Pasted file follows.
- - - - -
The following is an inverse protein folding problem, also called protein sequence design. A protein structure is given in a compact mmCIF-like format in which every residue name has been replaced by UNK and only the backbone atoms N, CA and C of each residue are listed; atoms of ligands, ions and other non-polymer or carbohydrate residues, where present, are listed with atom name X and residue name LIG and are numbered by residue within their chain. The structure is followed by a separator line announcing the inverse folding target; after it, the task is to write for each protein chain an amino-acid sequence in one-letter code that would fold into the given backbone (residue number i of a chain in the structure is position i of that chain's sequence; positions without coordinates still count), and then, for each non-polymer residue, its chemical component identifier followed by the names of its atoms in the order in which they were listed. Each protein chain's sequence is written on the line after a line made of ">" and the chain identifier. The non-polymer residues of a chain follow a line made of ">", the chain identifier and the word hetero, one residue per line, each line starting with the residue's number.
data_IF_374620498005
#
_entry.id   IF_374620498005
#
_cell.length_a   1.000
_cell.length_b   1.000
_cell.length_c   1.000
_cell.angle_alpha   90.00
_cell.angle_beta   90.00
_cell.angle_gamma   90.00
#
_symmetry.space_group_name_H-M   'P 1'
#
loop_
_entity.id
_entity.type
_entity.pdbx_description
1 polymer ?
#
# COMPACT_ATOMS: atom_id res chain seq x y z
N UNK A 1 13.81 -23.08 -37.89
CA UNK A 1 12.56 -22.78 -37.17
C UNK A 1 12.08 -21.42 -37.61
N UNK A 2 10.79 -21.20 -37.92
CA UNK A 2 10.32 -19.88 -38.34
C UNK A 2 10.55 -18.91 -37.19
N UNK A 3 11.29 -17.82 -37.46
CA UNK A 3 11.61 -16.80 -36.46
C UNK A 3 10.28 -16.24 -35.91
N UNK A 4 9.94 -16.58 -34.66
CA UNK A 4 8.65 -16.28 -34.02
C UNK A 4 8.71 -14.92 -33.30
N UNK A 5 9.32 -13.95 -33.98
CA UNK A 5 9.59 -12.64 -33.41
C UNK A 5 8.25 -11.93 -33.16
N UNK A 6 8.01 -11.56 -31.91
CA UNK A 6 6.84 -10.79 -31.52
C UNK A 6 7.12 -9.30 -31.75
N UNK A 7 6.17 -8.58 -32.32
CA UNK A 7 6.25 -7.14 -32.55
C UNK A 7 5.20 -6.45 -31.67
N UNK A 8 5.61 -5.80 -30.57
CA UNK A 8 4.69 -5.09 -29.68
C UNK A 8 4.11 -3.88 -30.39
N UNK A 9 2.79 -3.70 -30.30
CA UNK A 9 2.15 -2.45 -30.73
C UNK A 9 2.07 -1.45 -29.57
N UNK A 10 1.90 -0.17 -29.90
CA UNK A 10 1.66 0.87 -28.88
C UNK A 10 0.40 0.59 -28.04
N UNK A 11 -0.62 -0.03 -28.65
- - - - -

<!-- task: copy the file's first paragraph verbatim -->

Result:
The following is an inverse protein folding problem, also called protein sequence design. A protein structure is given in a compact mmCIF-like format in which every residue name has been replaced by UNK and only the backbone atoms N, CA and C of each residue are listed; atoms of ligands, ions and other non-polymer or carbohydrate residues, where present, are listed with atom name X and residue name LIG and are numbered by residue within their chain. The structure is followed by a separator line announcing the inverse folding target; after it, the task is to write for each protein chain an amino-acid sequence in one-letter code that would fold into the given backbone (residue number i of a chain in the structure is position i of that chain's sequence; positions without coordinates still count), and then, for each non-polymer residue, its chemical component identifier followed by the names of its atoms in the order in which they were listed. Each protein chain's sequence is written on the line after a line made of ">" and the chain identifier. The non-polymer residues of a chain follow a line made of ">", the chain identifier and the word hetero, one residue per line, each line starting with the residue's number.